June 2024

Pulling towards justice

An Inter-Congregation Yarning Circle led by proud Ngiyampaa artist Sarah Richards was a space that fostered a rich sharing with renewed, ongoing and burgeoning friendships, writes Sister Anne McGuire RSM.

I generally take careful note of the Acknowledgement of Country at the beginning of meetings, rituals and other gatherings. Increasingly, I have heard or seen the words “through tangible acts of justice …” included in the wording and wondered about our capacity for justice, following the heart-breaking outcome of the 2023 Referendum on an Aboriginal and Torres Strait Islander Voice to Parliament.

Then I remembered the quote from Martin Luther King Jnr: “The arc of the moral universe is long, but it bends towards justice.” These words offer hope and suggest that progress towards freedom and justice is inevitable.

In my reflecting and reading I came across a speech by US Congresswoman Shontel Brown in which she notes:

“The arc of the moral universe … does not bend towards justice on its own – no, it only does so because people pull it towards justice. It is an active exercise, not a passive one”[1]

In 2023 at Dubbo, Gamilaraay woman Anne Dennis worked in the Yarning Circle[2] on the historical and moral “case” for the upcoming Referendum. As a group, we came to understand that it offered enormous hope to First Australians, that in a true spirit of justice, their voices might be heard in conversations about themselves with national leaders.

From its inception, it seemed that the vast majority of voting Australians saw the Referendum as an “active exercise” on behalf of justice. Large numbers of people gathered for kitchen table conversations and there was a palpable groundswell of goodwill.

Our Yarning Circle became, for me, a microcosm of how we might be willing to be educated into some of the hidden truths of Australian history.

Artwork by Sarah Richards of Marrawuy Journeys. Image supplied by the Sisters of St Joseph.

The Inter-Congregation Yarning Circle convened again on the weekend of 17-18 May this year. Led by proud Ngiyampaa artist Sarah Richards from Marrawuy Journeys. Once again, our group of Indigenous women from around rural NSW and supportive friends refreshed and renewed our bonds.

We hoped to find some rest and healing following the failure of the Referendum and to regroup around the continuing task of “bending the arc of the moral universe … pulling it towards justice!”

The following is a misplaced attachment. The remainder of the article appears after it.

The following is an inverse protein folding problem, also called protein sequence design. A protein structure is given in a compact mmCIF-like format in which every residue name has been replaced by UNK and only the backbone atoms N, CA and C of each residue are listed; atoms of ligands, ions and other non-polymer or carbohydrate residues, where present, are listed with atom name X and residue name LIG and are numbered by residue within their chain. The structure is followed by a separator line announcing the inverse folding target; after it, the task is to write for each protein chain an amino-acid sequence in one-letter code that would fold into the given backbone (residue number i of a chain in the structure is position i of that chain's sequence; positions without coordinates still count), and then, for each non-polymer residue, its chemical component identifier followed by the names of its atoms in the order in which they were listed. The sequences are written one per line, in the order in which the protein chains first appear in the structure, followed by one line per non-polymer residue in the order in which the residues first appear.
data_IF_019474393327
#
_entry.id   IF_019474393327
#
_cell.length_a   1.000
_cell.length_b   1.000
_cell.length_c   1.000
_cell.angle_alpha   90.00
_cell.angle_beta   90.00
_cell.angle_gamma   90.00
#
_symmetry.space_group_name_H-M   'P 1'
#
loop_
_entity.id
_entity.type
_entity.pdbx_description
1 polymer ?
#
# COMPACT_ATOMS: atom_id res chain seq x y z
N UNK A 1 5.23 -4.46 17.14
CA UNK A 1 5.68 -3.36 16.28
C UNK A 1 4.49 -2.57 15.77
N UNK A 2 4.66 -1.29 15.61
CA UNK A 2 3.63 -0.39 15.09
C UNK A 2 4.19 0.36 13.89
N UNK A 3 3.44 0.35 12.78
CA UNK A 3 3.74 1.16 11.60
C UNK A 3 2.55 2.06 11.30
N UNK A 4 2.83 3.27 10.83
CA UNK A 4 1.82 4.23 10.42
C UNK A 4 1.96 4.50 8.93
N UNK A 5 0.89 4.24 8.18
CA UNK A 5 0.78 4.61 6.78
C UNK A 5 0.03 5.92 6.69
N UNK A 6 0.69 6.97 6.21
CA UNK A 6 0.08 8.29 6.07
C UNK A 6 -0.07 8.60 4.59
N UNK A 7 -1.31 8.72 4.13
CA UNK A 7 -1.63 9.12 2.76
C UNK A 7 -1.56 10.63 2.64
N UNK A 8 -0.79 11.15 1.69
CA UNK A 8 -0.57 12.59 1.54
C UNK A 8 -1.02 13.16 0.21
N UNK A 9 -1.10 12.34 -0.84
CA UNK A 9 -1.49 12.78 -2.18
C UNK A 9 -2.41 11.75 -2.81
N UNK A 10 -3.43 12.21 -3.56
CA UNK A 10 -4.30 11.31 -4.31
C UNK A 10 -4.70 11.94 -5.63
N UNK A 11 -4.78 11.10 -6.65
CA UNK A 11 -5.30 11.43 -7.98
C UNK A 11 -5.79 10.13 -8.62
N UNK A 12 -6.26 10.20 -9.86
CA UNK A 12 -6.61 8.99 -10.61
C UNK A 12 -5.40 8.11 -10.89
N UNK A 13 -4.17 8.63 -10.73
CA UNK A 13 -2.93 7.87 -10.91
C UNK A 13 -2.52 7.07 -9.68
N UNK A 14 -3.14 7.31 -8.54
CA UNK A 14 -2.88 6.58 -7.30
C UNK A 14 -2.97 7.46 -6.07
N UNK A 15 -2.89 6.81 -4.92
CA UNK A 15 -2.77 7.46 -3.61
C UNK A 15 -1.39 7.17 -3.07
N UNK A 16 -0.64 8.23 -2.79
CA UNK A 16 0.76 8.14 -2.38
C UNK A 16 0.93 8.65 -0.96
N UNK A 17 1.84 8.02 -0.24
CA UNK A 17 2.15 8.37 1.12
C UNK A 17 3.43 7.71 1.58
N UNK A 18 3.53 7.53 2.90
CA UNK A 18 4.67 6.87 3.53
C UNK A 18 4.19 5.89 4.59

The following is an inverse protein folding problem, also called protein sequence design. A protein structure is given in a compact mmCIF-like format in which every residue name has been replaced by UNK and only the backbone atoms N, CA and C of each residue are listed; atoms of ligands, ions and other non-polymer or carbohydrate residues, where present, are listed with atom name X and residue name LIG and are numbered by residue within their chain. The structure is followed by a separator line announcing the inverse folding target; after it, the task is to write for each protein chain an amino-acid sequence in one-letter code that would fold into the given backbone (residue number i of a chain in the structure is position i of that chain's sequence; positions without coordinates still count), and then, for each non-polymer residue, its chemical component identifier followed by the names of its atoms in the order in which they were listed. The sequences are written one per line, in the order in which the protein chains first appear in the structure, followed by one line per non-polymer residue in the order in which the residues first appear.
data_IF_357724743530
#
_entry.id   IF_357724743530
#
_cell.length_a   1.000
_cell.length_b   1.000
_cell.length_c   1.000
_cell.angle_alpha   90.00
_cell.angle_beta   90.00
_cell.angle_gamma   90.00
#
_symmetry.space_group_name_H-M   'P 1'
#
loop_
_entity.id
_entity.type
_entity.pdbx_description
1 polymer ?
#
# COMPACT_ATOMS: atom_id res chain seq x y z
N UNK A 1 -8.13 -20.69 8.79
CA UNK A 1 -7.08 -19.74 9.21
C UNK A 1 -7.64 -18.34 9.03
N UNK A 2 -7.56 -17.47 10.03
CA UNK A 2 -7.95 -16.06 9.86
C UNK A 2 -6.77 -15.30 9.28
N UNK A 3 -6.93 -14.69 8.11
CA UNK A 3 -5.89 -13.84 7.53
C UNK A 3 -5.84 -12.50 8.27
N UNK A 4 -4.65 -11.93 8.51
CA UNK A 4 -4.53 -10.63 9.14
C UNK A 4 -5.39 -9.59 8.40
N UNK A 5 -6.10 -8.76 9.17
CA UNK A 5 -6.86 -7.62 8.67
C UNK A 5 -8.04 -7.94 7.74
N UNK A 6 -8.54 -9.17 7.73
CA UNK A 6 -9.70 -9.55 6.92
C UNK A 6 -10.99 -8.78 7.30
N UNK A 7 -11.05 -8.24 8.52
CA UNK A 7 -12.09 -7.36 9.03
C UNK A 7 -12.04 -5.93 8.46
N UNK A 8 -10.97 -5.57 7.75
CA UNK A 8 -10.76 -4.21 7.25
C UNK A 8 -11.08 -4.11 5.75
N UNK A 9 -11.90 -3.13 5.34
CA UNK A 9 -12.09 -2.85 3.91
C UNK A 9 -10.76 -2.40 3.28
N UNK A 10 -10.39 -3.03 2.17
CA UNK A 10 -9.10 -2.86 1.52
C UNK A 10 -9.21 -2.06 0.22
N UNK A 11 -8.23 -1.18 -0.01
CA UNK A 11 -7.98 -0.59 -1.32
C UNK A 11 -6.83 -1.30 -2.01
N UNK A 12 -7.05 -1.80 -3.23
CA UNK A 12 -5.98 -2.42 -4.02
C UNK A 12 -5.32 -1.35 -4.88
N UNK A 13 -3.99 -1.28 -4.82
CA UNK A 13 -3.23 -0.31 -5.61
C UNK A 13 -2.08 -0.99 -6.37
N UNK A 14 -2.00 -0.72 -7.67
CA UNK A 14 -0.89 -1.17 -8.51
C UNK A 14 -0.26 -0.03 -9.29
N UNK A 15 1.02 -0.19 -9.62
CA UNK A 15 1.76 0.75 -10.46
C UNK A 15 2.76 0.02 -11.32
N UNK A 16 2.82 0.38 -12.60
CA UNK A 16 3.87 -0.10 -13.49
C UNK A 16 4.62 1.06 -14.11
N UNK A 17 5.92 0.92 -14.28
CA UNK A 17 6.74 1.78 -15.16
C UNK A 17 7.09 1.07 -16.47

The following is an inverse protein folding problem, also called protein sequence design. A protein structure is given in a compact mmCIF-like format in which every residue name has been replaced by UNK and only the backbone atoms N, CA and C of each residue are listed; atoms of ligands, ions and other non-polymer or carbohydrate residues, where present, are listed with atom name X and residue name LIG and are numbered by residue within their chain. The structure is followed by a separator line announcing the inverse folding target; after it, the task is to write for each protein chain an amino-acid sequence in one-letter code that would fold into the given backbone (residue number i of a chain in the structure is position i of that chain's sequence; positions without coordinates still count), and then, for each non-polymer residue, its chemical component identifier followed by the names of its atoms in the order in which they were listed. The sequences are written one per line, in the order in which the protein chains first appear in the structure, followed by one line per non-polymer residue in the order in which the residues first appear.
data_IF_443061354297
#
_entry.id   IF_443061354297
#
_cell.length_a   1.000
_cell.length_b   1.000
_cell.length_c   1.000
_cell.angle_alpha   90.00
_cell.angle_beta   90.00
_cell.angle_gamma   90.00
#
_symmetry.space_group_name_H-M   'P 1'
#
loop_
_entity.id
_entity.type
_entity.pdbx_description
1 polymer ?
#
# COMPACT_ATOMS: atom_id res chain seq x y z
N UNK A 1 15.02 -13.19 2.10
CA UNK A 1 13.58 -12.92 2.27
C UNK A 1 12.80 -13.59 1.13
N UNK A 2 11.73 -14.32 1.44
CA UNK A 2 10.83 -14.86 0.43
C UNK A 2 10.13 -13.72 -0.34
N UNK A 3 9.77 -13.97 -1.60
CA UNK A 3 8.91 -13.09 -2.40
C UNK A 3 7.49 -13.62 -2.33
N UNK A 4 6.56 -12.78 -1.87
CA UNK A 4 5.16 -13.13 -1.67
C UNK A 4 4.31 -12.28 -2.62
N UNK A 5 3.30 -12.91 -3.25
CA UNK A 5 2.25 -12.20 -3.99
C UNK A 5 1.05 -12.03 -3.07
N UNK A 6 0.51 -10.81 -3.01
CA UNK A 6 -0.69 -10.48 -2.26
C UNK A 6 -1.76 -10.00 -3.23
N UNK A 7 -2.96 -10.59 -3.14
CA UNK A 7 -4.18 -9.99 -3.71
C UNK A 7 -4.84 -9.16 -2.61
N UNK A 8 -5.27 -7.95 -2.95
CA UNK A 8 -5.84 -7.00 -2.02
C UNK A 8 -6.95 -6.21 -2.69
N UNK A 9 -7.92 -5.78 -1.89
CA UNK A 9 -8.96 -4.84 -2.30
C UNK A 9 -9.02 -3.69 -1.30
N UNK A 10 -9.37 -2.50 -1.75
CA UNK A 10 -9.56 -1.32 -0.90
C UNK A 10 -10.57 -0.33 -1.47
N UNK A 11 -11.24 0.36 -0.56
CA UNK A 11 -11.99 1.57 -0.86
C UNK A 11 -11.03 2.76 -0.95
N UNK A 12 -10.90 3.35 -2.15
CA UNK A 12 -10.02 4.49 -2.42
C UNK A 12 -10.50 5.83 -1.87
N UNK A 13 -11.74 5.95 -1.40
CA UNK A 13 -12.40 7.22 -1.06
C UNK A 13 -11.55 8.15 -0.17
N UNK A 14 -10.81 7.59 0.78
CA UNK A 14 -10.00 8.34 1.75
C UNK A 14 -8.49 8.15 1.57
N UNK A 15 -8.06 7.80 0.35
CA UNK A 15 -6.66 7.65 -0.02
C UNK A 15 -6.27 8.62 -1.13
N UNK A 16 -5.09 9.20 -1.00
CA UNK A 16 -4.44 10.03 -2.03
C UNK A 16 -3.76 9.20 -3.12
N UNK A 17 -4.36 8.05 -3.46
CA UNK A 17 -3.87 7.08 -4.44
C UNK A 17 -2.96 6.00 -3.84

As in the story of Pentecost celebrated in the church that same weekend, many of the emotions and feelings of fear and anxiety; confusion, anger and hopelessness were laid bare.

Through gentle nudging, we were invited to reflect on our feelings and our hopes through the medium of paint on canvas. It seemed evident that the Spirit moved amongst us through tears, laughter, water, paint, hair dryers, sponges and brushes – and the grace of humility!

Unlike the ‘upper room’ where the disciples were gathered in fear, Anderledy Lodge at Mary MacKillop Place in North Sydney offered a space of solace. This fostered a rich sharing with renewed, ongoing and burgeoning friendships cradled gently in the invaluable gift of time. All this fostered a climate of genuine and intentional ‘communion’ which unfolded amongst us, culminating in the shared Eucharist on Saturday evening.

‘Invitation to Hope’ by Sr Anne McGuire RSM. Image supplied by the Sisters of St Joseph.

Calling on the rich vein of Catholic Social Teaching we wanted to be informed by those who had the lived experience and knowledge of the consequences of the prevailing views of our unfinished and one-sided national story.

It appears that naked political expediency, deliberately sown seeds of confusion and racially charged misinformation proved very effective in strangling the important and nuanced conversations so sorely needed across our lands.

We, as a nation, were unable to take the time to listen deeply; to summon the courage and the will to step forward with pride, love and affection for First Australians.

The scars that have emerged following the referendum are deeply embedded in Indigenous communities around the country. The national ‘ignorance’ of this ‘generous offer’ from Indigenous people has stymied our desire to walk together as a nation in truth-telling and justice.

It has added to the pile on of victim blaming, which seems to be a feature of our social system here in Australia. In our creative activity, it was evident that the hurt and sense of another abandonment was palpable.

And yet, as so many have noted, there remains an indomitable spirit of warmth, love and nurture for one another. Painted images of sadness leading to new possibilities; of past wounds sensing healing; of deep abiding faith in being held in the embrace of family and country.

One of the participants noted “we are on trial for hope” (Acts 26:6). Bending “the arc of the moral universe” is a conscious act of hope which is grounded in right relationships and truth. Together we will continue to pull it, inexorably, towards justice!


(1] Brown, Shontel. The arc of the moral universe will bend toward justice—but only if we pull it | Representative Shontel Brown (house.gov) January 17, 2022 In The News

[2] The Yarning Circle is a group of indigenous women who gather with representatives of the Sisters of Mercy, Sisters of St Joseph, Christian Brothers and Sisters of the Good Samaritan.

Anne McGuire

Sister Anne McGuire is a Sister of Mercy of the Institute of Sisters of Mercy of Australia and Papua New Guinea. She is based in Sydney and is committed to right relationships with Indigenous people and the lands they share with us.

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